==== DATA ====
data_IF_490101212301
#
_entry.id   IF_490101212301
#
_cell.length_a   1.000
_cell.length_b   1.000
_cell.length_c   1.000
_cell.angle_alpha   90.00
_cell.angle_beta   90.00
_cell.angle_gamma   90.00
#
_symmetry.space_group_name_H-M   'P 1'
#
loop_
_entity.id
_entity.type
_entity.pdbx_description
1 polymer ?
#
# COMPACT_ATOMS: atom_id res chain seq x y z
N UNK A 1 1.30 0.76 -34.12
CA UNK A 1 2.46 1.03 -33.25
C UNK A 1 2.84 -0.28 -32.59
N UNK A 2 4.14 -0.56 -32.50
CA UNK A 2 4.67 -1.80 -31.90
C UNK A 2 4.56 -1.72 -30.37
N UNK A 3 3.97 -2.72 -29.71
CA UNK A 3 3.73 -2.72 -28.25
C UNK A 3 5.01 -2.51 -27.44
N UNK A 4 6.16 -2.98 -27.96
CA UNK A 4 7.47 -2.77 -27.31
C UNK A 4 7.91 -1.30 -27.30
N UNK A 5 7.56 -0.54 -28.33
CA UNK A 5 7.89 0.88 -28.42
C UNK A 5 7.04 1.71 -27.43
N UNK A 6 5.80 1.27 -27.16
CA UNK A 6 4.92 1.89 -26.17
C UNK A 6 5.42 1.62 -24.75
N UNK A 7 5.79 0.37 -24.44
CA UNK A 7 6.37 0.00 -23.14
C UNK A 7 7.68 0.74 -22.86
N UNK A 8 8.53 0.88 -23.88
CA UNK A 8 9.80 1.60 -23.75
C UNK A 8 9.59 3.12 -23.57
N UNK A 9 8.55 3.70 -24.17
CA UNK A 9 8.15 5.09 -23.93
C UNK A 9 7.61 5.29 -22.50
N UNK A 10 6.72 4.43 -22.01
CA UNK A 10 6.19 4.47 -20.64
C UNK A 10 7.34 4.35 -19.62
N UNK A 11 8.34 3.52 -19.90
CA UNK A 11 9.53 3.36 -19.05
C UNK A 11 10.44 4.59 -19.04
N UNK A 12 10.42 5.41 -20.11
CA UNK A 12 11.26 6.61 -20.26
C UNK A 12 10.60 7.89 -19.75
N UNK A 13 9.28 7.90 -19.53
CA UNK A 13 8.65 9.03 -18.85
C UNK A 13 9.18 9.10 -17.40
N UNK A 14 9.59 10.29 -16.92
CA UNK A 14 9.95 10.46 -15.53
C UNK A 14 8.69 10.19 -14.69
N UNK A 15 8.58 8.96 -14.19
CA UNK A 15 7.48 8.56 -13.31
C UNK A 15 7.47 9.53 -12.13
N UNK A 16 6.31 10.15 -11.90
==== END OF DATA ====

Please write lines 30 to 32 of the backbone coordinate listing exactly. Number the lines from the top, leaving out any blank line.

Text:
N UNK A 4 6.16 -2.98 -27.96
CA UNK A 4 7.47 -2.77 -27.31
C UNK A 4 7.91 -1.30 -27.30